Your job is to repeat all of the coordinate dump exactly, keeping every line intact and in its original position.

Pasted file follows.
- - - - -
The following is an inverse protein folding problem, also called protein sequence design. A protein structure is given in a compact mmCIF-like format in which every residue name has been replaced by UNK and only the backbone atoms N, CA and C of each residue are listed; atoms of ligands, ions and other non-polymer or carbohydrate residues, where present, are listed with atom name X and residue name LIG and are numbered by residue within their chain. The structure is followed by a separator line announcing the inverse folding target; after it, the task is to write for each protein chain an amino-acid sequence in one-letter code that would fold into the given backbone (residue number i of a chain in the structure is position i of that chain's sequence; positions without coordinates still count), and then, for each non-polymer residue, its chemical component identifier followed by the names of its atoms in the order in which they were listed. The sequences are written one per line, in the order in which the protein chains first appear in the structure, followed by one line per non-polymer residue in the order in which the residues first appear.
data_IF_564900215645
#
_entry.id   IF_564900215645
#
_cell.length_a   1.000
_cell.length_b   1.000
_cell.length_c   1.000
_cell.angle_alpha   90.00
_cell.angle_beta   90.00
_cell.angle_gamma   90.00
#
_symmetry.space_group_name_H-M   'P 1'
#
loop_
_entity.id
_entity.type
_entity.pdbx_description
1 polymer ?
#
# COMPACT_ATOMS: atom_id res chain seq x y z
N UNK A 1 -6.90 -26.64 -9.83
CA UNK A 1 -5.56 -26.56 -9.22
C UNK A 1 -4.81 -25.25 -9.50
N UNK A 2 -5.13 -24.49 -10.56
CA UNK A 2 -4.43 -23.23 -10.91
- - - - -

The following is an inverse protein folding problem, also called protein sequence design. A protein structure is given in a compact mmCIF-like format in which every residue name has been replaced by UNK and only the backbone atoms N, CA and C of each residue are listed; atoms of ligands, ions and other non-polymer or carbohydrate residues, where present, are listed with atom name X and residue name LIG and are numbered by residue within their chain. The structure is followed by a separator line announcing the inverse folding target; after it, the task is to write for each protein chain an amino-acid sequence in one-letter code that would fold into the given backbone (residue number i of a chain in the structure is position i of that chain's sequence; positions without coordinates still count), and then, for each non-polymer residue, its chemical component identifier followed by the names of its atoms in the order in which they were listed. The sequences are written one per line, in the order in which the protein chains first appear in the structure, followed by one line per non-polymer residue in the order in which the residues first appear.
data_IF_564900215645
#
_entry.id   IF_564900215645
#
_cell.length_a   1.000
_cell.length_b   1.000
_cell.length_c   1.000
_cell.angle_alpha   90.00
_cell.angle_beta   90.00
_cell.angle_gamma   90.00
#
_symmetry.space_group_name_H-M   'P 1'
#
loop_
_entity.id
_entity.type
_entity.pdbx_description
1 polymer ?
#
# COMPACT_ATOMS: atom_id res chain seq x y z
N UNK A 1 -6.90 -26.64 -9.83
CA UNK A 1 -5.56 -26.56 -9.22
C UNK A 1 -4.81 -25.25 -9.50
N UNK A 2 -5.13 -24.49 -10.56
CA UNK A 2 -4.43 -23.23 -10.91